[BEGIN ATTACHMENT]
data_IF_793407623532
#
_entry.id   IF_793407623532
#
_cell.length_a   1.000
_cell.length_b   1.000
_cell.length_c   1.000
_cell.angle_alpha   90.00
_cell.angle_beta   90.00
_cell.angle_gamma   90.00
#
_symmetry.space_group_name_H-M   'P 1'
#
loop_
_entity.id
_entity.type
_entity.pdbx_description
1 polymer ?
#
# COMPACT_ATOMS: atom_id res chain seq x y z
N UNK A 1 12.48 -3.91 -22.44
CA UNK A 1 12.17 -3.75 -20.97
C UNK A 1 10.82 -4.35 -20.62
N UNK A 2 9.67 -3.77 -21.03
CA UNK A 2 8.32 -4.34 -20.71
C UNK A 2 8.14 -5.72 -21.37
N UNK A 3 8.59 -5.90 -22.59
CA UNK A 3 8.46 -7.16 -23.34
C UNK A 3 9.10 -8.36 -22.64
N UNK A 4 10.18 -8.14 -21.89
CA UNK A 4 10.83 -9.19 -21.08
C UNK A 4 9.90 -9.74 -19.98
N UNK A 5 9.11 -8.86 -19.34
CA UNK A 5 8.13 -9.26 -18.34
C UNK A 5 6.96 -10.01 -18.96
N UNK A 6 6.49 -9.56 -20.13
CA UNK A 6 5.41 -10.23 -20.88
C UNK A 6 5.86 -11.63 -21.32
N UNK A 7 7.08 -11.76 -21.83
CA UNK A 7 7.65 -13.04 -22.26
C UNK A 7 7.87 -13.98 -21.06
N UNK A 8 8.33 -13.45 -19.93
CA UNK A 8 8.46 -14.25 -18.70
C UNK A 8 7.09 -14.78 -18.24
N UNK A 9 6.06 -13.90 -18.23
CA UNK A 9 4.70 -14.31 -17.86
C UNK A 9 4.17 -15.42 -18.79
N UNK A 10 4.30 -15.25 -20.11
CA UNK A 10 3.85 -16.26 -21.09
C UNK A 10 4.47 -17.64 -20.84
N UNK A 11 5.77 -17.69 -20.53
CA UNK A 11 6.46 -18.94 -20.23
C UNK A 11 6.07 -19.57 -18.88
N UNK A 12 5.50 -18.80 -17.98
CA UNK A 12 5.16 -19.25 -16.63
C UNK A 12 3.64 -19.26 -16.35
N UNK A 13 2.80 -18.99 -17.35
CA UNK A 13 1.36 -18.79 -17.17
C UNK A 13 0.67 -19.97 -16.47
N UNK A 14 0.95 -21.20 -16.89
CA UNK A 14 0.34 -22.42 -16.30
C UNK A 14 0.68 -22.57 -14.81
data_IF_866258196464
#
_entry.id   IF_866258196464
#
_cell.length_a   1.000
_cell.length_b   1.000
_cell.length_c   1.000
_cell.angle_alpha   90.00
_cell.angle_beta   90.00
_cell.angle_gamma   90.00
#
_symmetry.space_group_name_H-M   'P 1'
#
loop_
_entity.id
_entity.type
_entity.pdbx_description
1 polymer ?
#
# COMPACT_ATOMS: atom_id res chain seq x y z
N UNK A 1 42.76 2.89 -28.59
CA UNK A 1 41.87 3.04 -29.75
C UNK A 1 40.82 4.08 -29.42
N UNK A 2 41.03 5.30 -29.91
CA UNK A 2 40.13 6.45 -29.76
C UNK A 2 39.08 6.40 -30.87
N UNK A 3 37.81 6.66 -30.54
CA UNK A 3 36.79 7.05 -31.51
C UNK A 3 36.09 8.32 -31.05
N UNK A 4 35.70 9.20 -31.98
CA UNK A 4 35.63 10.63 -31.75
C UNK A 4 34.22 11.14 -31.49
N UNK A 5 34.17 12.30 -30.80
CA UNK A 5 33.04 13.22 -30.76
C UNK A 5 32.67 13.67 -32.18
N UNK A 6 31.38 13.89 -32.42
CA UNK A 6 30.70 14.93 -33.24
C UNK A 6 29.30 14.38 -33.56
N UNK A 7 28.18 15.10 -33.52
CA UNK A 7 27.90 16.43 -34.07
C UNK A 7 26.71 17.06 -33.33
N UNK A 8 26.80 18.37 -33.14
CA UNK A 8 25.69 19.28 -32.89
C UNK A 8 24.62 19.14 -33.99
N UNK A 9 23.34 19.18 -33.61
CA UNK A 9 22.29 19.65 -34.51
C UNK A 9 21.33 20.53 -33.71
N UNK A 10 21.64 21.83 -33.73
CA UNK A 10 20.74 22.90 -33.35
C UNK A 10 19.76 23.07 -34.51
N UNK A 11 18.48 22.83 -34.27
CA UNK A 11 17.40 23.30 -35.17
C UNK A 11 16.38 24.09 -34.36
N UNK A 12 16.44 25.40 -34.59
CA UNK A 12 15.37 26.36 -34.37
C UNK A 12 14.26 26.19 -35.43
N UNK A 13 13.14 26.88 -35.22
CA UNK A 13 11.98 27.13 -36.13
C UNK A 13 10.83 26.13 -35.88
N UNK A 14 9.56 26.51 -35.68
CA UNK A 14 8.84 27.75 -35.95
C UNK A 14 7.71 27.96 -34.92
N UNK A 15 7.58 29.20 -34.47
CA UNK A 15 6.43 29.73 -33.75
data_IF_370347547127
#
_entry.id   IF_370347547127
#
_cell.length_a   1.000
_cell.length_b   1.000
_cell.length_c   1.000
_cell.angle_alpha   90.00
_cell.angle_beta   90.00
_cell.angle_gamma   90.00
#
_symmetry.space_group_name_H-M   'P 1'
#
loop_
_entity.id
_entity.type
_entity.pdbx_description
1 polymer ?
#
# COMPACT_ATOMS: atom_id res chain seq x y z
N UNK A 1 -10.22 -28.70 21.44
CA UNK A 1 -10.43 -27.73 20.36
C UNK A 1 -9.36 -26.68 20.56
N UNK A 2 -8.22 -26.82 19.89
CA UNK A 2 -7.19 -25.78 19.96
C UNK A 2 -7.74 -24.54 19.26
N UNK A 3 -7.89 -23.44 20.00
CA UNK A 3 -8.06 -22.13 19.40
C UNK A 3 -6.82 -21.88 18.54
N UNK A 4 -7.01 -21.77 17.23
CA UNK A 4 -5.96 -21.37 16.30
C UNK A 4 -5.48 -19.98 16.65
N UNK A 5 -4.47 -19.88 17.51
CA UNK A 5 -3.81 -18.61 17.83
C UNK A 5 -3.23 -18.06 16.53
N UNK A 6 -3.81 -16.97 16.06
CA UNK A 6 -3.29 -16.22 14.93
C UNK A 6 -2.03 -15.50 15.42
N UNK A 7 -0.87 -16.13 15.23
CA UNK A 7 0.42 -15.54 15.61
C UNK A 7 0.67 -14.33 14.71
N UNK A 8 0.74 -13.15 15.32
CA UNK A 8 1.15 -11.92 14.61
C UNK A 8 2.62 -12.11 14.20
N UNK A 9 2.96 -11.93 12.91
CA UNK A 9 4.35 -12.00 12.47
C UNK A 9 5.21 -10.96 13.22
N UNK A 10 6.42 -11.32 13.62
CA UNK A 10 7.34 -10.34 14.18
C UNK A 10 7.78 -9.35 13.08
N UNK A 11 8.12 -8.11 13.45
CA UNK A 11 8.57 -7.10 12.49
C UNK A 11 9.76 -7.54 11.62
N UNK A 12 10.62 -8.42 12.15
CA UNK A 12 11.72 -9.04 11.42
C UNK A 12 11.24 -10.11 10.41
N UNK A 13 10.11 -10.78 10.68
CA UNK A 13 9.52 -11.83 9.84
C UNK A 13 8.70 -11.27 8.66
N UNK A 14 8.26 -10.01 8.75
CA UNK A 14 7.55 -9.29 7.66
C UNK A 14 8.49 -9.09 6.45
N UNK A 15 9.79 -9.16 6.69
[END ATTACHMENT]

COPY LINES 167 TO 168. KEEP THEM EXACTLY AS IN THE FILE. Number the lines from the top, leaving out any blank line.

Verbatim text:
C UNK A 7 0.67 -14.33 14.71
N UNK A 8 0.74 -13.15 15.32